Trump's 2020 budget would slash aid to schools, states, local government
WASHINGTON — The Trump administration on Monday released a proposed 2020 budget that would slash domestic spending for programs important to state and local governments, including a 22% cut of $5.9 billion in discretionary spending by the U.S. Department of Transportation.
Trump also proposed $8.5 billion in cuts to the Department of Education and another $8.6 billion to the Department of Housing and Urban Development, which would bring financial upheaval to school district budgets and public housing authorities.
Among the HUD programs that would be entirely eliminated are Community Development Block Grants, which go to cities and towns throughout the nation.
Speaker Nancy Pelosi described the proposed cuts as “cruel and shortsighted.”
Funding for the Treasury Department, which includes the Internal Revenue Service, would be one of the few to be spared with a proposed increase of $200 million to $13.1 billion. After years of annual spending cuts in the IRS budget, the service received an increase in the current fiscal year to help it implement the 2017 Tax Cuts and Jobs Act.
Congress has ignored President Trump’s proposed domestic spending cuts for each of the last two years and that’s expected to continue, particularly with Democrats in control of the House as a result of the 2018 election.
“President Trump has somehow managed to produce a budget request even more untethered from reality than his past two,” House Appropriations Committee Chairwoman Nita Lowey, D-N.Y., said in a statement. “This irresponsible proposal slashes investments in America’s working families to unworkable budget cap levels, resulting in cuts of 9% to programs like early childhood education, job training, law enforcement, safe drinking water, and scientific and medical research.”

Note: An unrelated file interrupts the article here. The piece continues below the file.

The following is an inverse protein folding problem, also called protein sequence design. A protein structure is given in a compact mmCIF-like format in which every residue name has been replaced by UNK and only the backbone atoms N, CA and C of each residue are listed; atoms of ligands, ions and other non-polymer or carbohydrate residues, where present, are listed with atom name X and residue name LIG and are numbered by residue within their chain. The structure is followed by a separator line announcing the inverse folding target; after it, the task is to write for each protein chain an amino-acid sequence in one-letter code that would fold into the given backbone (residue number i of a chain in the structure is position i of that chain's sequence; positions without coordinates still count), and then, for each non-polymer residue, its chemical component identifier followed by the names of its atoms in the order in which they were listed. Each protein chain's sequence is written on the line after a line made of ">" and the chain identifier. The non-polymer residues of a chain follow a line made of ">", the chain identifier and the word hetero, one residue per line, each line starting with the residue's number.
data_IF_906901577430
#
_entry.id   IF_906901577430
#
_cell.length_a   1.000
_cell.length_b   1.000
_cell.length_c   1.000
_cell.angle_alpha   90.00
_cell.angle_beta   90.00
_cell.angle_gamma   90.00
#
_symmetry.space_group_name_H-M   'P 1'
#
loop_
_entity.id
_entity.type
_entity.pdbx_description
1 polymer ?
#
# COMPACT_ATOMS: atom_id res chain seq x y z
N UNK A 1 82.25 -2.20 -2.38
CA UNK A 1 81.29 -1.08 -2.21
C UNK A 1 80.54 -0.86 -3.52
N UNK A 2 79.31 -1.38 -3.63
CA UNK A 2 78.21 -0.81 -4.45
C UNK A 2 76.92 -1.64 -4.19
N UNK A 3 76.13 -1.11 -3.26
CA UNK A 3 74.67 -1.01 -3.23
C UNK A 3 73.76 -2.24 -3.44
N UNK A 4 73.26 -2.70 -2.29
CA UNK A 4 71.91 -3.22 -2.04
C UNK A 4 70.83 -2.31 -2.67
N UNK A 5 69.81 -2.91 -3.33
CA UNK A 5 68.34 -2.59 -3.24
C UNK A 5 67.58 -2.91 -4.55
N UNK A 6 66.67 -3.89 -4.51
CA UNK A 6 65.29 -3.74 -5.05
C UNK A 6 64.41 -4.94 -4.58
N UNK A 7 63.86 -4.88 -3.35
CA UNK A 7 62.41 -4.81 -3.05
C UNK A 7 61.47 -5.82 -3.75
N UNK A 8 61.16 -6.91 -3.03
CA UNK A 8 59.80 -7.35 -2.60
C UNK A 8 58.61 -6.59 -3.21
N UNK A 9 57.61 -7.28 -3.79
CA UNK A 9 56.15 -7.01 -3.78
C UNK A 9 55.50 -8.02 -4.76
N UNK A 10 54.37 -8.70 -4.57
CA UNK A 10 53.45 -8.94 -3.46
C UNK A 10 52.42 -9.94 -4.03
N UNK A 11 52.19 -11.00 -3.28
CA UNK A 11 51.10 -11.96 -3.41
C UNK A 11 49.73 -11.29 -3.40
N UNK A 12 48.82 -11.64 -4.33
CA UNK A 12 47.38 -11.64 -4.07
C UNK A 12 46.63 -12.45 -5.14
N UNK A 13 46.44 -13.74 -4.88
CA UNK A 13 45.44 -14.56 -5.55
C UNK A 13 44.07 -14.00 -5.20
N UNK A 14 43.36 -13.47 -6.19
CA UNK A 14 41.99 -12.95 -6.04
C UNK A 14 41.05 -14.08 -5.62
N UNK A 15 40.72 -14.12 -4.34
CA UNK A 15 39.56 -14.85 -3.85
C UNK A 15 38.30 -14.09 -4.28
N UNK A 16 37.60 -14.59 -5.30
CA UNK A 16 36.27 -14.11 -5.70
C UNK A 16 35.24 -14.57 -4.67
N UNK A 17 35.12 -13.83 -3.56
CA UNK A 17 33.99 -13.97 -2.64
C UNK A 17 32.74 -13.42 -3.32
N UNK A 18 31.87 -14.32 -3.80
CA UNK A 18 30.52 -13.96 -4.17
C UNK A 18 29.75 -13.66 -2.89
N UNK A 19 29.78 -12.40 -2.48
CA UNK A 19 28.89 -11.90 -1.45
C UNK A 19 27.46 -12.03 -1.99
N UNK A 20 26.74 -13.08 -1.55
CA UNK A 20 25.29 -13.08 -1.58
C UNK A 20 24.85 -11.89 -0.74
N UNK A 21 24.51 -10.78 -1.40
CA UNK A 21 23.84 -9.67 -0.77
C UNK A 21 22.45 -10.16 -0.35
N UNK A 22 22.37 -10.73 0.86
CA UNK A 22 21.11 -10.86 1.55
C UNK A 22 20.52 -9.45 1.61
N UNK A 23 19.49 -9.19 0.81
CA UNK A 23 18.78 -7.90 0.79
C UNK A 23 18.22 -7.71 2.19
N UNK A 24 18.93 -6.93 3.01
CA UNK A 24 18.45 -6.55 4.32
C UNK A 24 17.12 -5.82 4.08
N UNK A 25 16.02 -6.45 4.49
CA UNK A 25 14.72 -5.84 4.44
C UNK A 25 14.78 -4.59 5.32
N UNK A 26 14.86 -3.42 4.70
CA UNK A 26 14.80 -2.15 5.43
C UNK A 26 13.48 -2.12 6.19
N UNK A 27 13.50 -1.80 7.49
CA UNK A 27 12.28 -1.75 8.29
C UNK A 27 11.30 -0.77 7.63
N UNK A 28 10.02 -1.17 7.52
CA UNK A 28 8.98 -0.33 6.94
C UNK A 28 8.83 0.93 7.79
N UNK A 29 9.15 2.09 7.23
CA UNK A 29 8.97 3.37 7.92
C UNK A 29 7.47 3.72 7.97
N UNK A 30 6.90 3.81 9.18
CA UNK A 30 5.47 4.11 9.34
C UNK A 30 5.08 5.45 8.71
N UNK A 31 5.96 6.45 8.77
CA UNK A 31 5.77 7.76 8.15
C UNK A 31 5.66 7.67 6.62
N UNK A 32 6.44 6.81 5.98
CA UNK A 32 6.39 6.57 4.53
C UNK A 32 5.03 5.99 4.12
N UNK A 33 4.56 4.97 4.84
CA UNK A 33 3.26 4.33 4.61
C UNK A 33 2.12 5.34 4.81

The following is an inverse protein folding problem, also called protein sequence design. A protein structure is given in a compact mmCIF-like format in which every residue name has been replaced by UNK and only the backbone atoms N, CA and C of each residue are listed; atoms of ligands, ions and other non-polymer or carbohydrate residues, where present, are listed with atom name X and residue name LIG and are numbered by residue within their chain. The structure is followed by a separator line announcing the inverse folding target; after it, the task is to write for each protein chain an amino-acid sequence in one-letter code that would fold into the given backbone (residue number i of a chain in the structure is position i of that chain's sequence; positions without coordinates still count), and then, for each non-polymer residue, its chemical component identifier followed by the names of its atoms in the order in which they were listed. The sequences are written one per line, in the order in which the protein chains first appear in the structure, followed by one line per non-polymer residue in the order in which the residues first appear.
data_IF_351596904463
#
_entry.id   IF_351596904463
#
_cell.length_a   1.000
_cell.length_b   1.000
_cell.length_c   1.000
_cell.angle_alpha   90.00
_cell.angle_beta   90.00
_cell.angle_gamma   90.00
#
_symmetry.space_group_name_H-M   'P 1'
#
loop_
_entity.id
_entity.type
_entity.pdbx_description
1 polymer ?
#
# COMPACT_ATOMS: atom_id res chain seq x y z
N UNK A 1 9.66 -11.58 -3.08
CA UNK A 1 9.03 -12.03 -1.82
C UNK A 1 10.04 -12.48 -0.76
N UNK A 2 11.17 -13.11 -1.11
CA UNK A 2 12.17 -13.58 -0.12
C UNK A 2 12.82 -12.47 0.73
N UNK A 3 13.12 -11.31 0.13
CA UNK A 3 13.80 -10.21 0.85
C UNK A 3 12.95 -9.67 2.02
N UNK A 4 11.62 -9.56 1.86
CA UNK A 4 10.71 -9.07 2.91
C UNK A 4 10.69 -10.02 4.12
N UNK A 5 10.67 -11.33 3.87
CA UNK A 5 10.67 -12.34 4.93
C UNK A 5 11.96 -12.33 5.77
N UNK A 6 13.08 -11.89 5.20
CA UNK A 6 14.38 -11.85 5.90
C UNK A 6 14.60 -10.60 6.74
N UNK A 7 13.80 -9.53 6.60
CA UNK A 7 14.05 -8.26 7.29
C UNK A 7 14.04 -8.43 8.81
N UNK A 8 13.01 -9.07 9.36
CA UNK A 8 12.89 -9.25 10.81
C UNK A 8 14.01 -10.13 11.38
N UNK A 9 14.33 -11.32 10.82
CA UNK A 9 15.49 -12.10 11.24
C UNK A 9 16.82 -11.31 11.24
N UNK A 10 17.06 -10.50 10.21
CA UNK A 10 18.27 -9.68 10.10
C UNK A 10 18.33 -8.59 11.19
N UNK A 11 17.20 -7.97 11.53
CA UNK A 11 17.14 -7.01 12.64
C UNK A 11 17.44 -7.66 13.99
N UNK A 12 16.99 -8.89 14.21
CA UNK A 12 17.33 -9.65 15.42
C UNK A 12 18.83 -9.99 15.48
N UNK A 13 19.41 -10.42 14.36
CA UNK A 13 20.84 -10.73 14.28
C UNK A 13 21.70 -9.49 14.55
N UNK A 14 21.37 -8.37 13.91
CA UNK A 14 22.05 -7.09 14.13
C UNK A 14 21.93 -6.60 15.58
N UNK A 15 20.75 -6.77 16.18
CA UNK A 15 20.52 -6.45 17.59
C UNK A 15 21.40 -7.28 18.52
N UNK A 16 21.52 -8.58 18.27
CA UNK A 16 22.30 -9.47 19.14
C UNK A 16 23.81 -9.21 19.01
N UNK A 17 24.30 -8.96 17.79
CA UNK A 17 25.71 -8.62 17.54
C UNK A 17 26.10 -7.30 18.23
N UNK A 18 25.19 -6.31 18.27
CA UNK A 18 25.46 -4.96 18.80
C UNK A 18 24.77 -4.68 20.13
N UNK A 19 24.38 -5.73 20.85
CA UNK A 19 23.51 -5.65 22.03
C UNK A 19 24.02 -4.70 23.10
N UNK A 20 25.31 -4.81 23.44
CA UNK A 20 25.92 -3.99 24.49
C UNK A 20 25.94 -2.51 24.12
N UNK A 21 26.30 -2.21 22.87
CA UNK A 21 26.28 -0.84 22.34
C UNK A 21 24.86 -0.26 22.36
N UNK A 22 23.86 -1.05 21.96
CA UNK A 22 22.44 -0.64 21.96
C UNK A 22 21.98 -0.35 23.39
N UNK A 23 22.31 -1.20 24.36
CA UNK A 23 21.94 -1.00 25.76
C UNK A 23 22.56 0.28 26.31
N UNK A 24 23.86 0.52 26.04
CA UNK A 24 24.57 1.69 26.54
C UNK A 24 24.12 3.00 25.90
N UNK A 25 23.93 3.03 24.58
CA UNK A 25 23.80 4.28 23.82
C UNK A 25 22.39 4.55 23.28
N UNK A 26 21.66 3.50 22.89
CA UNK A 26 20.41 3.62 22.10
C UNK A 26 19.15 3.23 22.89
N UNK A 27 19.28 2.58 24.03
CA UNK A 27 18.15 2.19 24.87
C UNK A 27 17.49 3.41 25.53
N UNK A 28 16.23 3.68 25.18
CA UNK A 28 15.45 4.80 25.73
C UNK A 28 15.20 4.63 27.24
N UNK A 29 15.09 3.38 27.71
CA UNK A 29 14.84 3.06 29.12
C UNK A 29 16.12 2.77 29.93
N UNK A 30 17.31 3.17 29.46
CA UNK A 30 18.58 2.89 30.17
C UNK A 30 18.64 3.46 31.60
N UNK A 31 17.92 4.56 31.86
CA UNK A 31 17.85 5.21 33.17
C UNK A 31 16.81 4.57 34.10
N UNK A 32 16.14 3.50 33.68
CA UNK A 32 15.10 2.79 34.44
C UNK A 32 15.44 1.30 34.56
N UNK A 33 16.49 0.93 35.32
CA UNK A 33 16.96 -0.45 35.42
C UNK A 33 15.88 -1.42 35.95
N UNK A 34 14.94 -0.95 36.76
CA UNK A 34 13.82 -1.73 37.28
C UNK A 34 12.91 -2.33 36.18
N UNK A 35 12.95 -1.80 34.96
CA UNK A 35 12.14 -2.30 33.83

Sen. Richard Shelby of Alabama, the Republican chairman of the Senate Appropriations Committee, recently noted that Congress has ignored presidential budget requests for decades.
Shelby said in a statement Monday he looks forward “to reviewing additional details” and his committee “will conduct hearings and carefully review the president’s proposal” in the next few months.
Senate Republicans will play a key role in upcoming negotiations between the White House and Congress on setting new spending caps for domestic and defense programs. Lawmakers of both parties are rejecting efforts by the White House to increase defense spending in 2020 through the Overseas Contingency Operations fund, which is not subject to the spending caps.
A protracted battle between the White House and Congress over the 2020 budget could lead to another government shutdown after the Oct. 1 start of the new fiscal year.
And Congress has not yet indicated when it might take action to raise or suspend the debt limit, which was reset earlier this month. Treasury began taking extraordinary budget measures earlier this month, including the suspension of the sale of state and local government securities.
SLGS are typically used by state and local governments and other entities that issue tax-exempt municipal bonds because of yield restrictions and arbitrage rebate requirements under the Internal Revenue Code.
In addition, the administration’s proposed funding cuts in transportation programs cloud the prospects for a bipartisan long-term agreement this year on infrastructure.
On the other hand, the administration’s infrastructure fact sheet expressed support for efforts to renew funding for the Highway Trust Fund after the Fixing America’s Surface Transportation (FAST) Act of 2015 expires at the end of 2020.
“A long-term bill is necessary to provide certainty to America’s state, local, and private partners, so they can plan and invest in projects with confidence,” the budget said. “In addition, the 2020 budget includes $200 billion for additional infrastructure investments. The administration will work with the Congress on allocating this funding, to advance projects that provide the most benefit to Americans.”
The budget proposes $2 billion for the Infrastructure for Rebuilding America (INFRA) competitive grant program, which the administration said is $1 billion more than the FAST Act-authorized level.
There’s also $1 billion proposed for the Better Utilizing Investment to Leverage Development (BUILD) grant program formerly known as TIGER, $300 million for a competitive highway bridge program and $300 million for what the administration described as two “innovative” ways to fund water infrastructure.